The prospect of another trans-Atlantic merger surely doesn't surprise longtime employees and dealers who've already been part of Chrysler Corp., DaimlerChrysler, Chrysler LLC and Fiat Chrysler Automobiles. They've experienced the deception of a "merger of equals" and the relief of a merger born from bankruptcy.
Now, should Renault take FCA up on the proposal it went public with last week, the combined company would outrank Detroit's other two automakers and be part of a global alliance, with Nissan and Mitsubishi, that outsells every other automaker around the world.
After years of open discussions about FCA's interest in finding a partner and its courtship of General Motors, among others, "It was only a matter of time before they hooked up with someone," said Doug Wilson, who owns Collierville Chrysler-Dodge-Jeep-Ram in western Tennessee.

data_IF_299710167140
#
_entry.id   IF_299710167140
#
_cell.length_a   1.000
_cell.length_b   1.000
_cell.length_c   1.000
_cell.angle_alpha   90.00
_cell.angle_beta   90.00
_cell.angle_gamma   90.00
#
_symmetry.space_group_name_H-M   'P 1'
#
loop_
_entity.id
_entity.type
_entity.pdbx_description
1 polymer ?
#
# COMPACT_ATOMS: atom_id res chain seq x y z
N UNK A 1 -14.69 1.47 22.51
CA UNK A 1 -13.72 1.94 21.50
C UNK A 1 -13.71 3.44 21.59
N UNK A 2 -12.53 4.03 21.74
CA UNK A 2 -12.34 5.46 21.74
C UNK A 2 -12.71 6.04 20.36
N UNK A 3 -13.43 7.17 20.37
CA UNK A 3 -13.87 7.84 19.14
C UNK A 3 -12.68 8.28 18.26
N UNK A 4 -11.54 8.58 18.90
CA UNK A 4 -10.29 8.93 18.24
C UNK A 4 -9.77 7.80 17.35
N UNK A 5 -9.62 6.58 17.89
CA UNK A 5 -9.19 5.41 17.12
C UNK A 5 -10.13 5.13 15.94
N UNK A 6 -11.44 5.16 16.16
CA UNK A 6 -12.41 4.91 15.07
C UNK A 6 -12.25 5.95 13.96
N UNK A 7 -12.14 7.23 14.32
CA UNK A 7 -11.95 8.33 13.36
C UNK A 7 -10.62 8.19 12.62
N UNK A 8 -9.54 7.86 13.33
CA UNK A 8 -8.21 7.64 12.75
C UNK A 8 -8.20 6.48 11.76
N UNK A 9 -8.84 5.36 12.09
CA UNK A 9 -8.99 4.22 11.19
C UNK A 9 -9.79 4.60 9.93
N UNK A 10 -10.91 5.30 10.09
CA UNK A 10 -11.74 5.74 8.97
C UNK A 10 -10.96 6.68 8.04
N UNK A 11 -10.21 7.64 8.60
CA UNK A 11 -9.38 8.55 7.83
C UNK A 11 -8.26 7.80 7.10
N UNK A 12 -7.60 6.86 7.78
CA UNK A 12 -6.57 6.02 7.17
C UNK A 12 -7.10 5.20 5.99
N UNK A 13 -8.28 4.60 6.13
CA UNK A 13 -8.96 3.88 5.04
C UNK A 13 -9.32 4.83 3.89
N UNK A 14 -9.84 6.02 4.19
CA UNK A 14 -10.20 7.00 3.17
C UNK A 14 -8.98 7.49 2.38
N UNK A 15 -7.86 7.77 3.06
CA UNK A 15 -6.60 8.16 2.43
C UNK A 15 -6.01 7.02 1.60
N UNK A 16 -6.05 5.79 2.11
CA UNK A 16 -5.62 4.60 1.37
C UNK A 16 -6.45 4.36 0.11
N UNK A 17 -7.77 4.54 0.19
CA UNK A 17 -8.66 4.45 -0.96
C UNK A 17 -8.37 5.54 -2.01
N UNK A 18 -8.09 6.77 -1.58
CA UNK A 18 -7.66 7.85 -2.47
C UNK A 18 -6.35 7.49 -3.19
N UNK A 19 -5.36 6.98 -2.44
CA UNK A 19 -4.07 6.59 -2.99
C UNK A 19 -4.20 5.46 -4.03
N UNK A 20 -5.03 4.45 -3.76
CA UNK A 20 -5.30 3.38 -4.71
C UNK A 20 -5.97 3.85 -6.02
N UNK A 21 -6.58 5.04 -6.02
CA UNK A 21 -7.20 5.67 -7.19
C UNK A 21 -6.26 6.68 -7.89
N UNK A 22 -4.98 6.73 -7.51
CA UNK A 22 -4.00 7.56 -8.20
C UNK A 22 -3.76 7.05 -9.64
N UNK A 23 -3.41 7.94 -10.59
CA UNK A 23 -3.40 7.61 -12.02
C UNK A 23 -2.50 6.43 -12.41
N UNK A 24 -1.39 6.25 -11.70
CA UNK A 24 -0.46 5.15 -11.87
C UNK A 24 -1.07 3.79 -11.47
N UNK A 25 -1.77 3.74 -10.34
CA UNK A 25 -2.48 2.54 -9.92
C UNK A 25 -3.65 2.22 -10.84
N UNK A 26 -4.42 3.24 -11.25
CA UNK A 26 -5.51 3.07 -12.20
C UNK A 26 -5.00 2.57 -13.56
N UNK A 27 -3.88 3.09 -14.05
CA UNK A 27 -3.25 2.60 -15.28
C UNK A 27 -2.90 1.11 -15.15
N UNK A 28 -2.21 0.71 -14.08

If the deal goes through, "My main concern, from a health-of-FCA standpoint, is that they continue to invest in new product," Wilson said. "We see what happened when they stripped cupboards bare and didn't invest in new product" under previous ownership. "It caused the collapse of the company."
Today, though, FCA approaches merger talks from a position of strength — primarily from the success of its Jeep and Ram brands — as the company seeks to fulfill former CEO Sergio Marchionne's dream of consolidation. Wilson and other dealers are optimistic about the prospect of a more efficient FCA that could collaborate with Renault on electrification, an area where FCA has lagged.
At the same time, dealers haven't forgotten about the ill-fated Daimler merger in 1998, unwound nine years later, and they're hoping FCA has learned from those mistakes. FCA says dealers should expect little to no change to their operations.
In a letter to dealers in the U.S. and Canada last week, Reid Bigland, head of U.S. sales, described the proposal as a "bold step that will dramatically change both companies and the automotive industry." He said the new company would tally worldwide sales of nearly 9 million vehicles annually with a "broader and more balanced global presence than either company on a standalone basis." The combined entity, Bigland said, would be a world leader in electric vehicle technologies along with premium brands, SUVs, pickups and light commercial vehicles.